Being able to conduct both a forward and an inverse spatial query is pretty cool. Especially at age fifty-eight years old. But, being able to conduct forward and inverse spatial queries across up to 200 locations points at one time? Well, let’s just say there’s a line of ladies waiting to speak with me at the local assisted living center whenever I go in there. “Are you the man who can conduct radius-based spatial queries across up to 200 locations at one time using affordable business mapping software?” They often ask.
“Why yes.” I answer confidently. “That’s me.”
“Would you like some nice red Jello?”
Life just doesn’t get any better than red Jello.
But, my extraordinary powers of attraction aside, Map Business Online is indeed a powerful tool to keep on hand for all types of business and market analysis.
A spatial query, for those of you not familiar with the business mapping jargon, means the business mapping user draws a shape on a map and queries all the locations points, ZIP codes, Census tracts, you name it, within that shape – or map object – as we say in the biz. All those records of imported data, located within your map object, are displayed in a database view. Save that results table and share it with your compatriots, business associates and elder friends.
Business people use spatial queries for a variety of reasons, such as:
· A sales person planning a sales trip who wants to be aware of all of the business opportunities within a radius of his primary destination.
· Procurement professionals often establish map databases of approved vendors for services and supply pick-ups, critical to field staff. This way a field staffer can refer to a shared map to determine where they can pick-up emergency supplies or services and stay with company procurement guidelines.
· Car and equipment rental agencies establish national asset portfolios of used equipment ready for liquidation in appropriate markets. A spatial query can quickly display where those assets are located and any pertinent information about their disposition.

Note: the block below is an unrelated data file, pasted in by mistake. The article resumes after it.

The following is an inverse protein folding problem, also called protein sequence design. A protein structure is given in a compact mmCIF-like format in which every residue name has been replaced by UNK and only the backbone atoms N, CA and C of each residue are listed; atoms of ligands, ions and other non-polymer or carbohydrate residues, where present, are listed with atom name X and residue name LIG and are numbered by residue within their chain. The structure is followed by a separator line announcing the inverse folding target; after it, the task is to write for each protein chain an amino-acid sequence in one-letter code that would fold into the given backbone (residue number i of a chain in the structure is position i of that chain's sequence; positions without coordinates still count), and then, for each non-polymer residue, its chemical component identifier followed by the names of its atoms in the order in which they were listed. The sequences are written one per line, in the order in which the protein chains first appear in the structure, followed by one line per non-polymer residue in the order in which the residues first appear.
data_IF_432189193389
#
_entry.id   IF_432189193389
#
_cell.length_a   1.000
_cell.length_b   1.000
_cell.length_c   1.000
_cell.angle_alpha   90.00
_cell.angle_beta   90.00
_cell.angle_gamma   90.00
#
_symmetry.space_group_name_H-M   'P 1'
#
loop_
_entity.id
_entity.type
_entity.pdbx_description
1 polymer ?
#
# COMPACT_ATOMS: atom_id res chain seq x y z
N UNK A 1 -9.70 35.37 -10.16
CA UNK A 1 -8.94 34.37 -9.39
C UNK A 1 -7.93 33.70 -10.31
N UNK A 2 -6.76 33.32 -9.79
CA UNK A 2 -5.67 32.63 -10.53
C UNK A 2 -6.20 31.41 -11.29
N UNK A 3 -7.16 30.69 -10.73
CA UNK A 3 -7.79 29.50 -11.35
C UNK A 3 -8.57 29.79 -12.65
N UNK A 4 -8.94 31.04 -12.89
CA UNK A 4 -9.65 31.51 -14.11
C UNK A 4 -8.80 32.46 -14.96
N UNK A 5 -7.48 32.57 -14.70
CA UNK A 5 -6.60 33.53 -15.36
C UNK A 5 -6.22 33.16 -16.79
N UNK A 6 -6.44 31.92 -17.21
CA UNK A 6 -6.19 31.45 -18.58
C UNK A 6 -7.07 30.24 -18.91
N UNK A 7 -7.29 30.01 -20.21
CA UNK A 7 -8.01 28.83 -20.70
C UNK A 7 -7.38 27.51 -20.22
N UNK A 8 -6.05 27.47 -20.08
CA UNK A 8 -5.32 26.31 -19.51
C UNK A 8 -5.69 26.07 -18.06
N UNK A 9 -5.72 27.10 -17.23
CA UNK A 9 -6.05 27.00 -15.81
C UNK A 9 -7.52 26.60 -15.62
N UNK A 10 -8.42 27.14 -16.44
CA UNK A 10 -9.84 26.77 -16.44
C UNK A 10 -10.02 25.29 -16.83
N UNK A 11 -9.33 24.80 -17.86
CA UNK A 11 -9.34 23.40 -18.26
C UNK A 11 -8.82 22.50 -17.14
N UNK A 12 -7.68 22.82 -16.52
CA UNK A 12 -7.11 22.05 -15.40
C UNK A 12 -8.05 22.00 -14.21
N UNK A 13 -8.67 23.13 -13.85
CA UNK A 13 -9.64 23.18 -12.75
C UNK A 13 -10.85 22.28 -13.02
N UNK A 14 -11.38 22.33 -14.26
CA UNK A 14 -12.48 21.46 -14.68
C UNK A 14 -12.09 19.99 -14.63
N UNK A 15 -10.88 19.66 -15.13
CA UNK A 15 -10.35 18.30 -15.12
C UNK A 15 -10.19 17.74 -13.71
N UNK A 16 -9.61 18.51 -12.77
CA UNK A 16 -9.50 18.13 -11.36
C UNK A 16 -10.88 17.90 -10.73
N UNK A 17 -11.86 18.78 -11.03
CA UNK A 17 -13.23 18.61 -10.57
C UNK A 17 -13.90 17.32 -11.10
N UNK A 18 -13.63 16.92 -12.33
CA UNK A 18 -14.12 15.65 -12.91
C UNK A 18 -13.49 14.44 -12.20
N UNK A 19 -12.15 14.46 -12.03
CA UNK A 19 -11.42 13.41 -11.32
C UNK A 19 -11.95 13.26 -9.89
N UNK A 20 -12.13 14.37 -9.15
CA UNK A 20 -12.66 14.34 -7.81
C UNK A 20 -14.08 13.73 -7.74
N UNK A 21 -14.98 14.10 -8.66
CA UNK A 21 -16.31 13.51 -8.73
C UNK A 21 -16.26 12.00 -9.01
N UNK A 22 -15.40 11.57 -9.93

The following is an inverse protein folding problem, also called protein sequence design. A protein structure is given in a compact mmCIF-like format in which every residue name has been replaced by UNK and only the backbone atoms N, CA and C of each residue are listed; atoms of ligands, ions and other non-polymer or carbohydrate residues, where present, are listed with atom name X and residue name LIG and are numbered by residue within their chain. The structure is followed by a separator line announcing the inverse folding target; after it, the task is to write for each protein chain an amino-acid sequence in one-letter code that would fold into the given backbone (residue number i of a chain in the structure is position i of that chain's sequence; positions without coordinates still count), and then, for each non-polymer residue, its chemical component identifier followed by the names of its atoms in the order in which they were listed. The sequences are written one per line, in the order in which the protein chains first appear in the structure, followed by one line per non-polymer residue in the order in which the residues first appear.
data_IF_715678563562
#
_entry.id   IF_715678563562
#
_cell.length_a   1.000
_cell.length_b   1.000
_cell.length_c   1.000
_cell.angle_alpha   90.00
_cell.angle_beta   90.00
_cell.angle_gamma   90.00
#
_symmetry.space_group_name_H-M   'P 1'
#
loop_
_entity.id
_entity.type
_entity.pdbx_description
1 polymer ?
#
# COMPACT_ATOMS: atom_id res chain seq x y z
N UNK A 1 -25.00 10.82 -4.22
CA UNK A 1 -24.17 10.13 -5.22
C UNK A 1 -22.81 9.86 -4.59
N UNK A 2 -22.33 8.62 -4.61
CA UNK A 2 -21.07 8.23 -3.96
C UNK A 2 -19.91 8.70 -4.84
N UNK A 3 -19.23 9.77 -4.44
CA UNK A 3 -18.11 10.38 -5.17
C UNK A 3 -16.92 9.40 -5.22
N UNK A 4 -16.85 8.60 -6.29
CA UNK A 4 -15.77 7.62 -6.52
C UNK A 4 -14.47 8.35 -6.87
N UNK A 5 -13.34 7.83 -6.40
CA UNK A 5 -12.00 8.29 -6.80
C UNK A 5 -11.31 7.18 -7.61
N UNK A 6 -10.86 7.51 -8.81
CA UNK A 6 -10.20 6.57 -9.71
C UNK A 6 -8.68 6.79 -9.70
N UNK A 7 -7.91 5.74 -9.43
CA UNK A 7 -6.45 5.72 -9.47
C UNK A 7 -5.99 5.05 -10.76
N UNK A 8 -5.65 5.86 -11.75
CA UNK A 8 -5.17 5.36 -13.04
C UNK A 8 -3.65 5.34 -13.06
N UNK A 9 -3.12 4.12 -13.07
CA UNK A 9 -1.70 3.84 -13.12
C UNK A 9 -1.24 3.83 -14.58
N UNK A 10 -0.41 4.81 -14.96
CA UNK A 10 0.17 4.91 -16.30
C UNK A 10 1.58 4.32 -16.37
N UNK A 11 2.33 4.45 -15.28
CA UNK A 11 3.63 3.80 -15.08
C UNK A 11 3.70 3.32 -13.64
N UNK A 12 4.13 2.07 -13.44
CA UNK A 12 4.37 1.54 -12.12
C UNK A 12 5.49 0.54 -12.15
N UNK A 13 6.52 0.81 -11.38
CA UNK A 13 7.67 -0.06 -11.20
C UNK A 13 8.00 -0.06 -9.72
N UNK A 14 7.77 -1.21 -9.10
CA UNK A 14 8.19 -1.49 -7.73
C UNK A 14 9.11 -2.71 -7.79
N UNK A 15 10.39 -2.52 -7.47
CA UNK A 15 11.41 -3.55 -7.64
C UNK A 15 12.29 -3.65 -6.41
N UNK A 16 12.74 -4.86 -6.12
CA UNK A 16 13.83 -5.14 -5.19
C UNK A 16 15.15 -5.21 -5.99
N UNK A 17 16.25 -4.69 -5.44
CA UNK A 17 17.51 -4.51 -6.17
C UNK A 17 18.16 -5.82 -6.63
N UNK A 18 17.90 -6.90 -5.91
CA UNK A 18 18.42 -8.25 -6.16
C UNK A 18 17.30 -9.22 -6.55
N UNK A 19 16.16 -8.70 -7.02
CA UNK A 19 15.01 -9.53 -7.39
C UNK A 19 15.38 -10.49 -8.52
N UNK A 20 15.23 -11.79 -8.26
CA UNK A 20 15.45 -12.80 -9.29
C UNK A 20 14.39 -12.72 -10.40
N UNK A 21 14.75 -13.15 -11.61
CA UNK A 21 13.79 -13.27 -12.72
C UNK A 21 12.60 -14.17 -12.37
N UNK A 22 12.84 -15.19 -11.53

· Business intelligence professionals challenged with manipulating and presenting a variety of business data sets use spatial queries to turn overwhelming data into easy-to-digest geographic visualizations – spoon-feeding just the right information to their target audiences.
Inverse Spatial Queries answer the next question. The first question is typically, “How many records are there within that circle?” The next question is often, “Now how many records are there outside of that circle?” I see this time and again, as people conduct their spatial searches.
MBO Spatial Search
The process for an inverse Spatial Search in Map Business online is straight forward. Below I’ve outlined first a standard spatial radius search and then the inverse:
- Create a radius search over your area of interest at a selected radius distance. You should already have imported business data on the map or have a searchable map layer turned on, like ZIP codes.
- Choose the data layer you want to search – your imported data or a map layer.
- Name the search results, save or export as required. This result is for all the data inside your radius map object.
The Inverse Spatial Search
- Repeat steps 1 & 2 from above using the same map object.
- Choose the same data layer you searched before.
- Select the Upper Left Check box for Inverse Spatial Search.
- Name the search results, save or export as required. This result is for all the data outside your radius map object – an inverse spatial search.
In the Map & Data box an MBO user can click the toolbar’s Edit Gear and choose to adjust the Edit Search Options. Here you the user decide how data will be treated if it is intersecting your map object line. Does it intersect at all, or intersect at 50% or should the data be fully inside your map object to be counted? You decide.
And for that full-out, multi-map-object spatial query full year and team subscribers should access the market Analysis button on the master tool bar. Eight buttons in from the left, it looks like a bow and arrow target.
Choose the first option, which allows the user to place up to 200 circles around points on the map. From there proceed as outlined above. Conduct your inside spatial search of all those circles and get the results for up to 200 map objects. That’s lot’s of data – especially when you do the inverse search. But how cool is that?
I’ll be visiting my Nana next week. I don’t want things to get spatially crazy. I’ll be in disguise, to keep things on the down-low.
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